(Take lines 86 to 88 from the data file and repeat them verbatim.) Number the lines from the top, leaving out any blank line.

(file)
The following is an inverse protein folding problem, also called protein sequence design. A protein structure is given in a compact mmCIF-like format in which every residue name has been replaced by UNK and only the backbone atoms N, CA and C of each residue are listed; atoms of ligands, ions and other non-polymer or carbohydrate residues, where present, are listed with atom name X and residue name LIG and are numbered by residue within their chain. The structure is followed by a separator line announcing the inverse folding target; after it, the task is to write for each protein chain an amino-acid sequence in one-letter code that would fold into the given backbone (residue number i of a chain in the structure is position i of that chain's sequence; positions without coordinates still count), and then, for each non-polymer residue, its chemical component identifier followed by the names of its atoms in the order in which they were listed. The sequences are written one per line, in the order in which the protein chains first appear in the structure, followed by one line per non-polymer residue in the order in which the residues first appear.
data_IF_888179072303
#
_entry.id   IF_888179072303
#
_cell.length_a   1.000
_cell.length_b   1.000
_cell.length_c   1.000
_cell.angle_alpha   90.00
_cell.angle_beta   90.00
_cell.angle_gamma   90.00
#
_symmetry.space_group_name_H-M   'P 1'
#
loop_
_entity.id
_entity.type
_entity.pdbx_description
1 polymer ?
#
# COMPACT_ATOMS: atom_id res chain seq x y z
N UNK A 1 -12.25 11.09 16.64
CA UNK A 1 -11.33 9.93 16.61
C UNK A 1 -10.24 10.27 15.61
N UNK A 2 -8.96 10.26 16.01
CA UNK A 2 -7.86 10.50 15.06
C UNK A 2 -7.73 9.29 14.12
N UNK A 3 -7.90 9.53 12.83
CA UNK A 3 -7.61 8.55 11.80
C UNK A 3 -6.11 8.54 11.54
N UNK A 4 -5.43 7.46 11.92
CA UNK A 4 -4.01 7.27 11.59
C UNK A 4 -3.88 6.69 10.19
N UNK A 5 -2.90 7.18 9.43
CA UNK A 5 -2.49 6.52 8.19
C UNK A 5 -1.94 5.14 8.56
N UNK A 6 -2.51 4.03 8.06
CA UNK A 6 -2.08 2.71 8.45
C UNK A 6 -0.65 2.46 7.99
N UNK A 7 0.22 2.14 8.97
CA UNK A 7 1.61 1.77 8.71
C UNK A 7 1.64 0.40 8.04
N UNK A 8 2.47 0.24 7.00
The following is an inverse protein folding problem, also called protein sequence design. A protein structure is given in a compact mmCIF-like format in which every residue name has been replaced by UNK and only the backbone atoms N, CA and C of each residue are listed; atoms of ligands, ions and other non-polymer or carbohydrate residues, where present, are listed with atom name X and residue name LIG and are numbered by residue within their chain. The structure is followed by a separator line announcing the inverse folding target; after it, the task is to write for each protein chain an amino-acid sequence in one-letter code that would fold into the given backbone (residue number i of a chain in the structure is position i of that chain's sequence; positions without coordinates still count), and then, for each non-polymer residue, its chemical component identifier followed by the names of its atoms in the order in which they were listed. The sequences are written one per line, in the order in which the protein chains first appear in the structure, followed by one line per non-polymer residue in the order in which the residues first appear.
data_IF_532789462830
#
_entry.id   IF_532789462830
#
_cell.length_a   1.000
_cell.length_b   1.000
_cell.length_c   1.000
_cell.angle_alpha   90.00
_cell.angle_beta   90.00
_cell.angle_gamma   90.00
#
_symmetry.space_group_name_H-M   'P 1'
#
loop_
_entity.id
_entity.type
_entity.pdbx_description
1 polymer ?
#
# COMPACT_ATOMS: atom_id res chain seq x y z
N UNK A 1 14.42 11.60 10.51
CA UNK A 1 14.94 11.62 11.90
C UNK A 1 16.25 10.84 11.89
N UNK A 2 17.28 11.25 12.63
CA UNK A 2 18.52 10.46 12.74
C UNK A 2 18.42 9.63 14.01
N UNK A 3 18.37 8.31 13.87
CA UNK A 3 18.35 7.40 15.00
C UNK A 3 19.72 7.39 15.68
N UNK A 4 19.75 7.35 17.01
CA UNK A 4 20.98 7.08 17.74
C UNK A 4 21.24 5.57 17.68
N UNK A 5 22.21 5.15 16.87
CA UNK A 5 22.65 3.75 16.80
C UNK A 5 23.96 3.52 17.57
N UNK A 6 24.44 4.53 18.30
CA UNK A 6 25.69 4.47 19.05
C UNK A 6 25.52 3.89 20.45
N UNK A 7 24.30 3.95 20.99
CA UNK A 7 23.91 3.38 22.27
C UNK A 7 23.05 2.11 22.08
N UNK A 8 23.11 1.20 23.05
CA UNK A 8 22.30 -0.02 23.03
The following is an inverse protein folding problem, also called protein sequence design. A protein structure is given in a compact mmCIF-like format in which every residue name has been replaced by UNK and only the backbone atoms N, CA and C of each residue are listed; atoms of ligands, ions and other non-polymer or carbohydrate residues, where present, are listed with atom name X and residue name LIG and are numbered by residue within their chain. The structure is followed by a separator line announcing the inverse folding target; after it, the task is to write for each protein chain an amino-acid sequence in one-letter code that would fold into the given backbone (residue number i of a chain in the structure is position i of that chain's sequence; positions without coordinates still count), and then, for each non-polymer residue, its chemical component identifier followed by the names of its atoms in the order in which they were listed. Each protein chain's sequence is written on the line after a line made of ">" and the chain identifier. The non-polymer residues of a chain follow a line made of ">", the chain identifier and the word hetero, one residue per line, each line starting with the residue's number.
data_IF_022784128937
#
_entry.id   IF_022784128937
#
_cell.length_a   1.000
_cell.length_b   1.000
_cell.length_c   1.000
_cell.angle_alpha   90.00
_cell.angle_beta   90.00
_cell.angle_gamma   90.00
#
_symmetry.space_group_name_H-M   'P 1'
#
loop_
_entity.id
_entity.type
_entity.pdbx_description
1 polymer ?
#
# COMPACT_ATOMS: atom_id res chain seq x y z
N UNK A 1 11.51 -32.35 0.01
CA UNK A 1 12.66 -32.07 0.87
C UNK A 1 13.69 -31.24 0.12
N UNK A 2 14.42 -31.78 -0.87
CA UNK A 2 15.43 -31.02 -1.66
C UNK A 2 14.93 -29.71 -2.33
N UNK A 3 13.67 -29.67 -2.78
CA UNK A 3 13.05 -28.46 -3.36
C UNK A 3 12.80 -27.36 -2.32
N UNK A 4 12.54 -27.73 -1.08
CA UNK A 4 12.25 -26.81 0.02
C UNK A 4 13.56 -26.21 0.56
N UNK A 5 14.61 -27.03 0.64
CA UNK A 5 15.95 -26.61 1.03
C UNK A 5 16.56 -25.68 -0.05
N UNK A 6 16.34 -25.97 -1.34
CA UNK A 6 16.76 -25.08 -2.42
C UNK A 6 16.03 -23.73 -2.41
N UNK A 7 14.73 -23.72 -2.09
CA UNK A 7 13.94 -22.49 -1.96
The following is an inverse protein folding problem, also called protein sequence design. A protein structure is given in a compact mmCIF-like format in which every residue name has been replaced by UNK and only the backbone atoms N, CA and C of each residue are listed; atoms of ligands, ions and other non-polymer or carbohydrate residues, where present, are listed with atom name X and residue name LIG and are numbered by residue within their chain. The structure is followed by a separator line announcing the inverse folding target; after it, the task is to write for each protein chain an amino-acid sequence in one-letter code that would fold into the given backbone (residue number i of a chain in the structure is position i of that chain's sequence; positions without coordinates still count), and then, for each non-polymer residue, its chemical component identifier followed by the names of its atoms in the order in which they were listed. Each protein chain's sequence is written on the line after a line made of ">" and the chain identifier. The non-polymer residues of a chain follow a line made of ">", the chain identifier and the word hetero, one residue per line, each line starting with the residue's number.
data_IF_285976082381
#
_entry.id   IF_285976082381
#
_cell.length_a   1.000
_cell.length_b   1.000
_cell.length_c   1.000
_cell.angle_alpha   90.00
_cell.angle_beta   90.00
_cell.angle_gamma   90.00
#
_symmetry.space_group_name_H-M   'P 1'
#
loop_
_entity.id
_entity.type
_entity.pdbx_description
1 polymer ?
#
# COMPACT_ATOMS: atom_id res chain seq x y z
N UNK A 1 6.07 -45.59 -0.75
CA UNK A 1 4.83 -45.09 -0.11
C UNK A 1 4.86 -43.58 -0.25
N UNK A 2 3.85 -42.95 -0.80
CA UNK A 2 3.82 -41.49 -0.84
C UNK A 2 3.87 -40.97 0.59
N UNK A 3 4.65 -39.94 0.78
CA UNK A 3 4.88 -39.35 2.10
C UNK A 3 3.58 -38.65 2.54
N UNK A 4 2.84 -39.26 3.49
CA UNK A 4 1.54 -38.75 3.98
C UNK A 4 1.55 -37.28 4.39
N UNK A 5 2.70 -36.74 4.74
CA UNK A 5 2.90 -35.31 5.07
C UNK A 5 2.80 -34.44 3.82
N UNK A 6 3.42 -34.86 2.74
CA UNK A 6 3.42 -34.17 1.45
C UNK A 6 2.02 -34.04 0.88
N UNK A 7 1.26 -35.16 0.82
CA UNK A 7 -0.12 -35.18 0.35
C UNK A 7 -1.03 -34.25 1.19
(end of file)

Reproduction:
N UNK A 8 23.11 1.20 23.05
CA UNK A 8 22.30 -0.02 23.03
The following is an inverse protein folding problem, also called protein sequence design. A protein structure is given in a compact mmCIF-like format in which every residue name has been replaced by UNK and only the backbone atoms N, CA and C of each residue are listed; atoms of ligands, ions and other non-polymer or carbohydrate residues, where present, are listed with atom name X and residue name LIG and are numbered by residue within their chain. The structure is followed by a separator line announcing the inverse folding target; after it, the task is to write for each protein chain an amino-acid sequence in one-letter code that would fold into the given backbone (residue number i of a chain in the structure is position i of that chain's sequence; positions without coordinates still count), and then, for each non-polymer residue, its chemical component identifier followed by the names of its atoms in the order in which they were listed. Each protein chain's sequence is written on the line after a line made of ">" and the chain identifier. The non-polymer residues of a chain follow a line made of ">", the chain identifier and the word hetero, one residue per line, each line starting with the residue's number.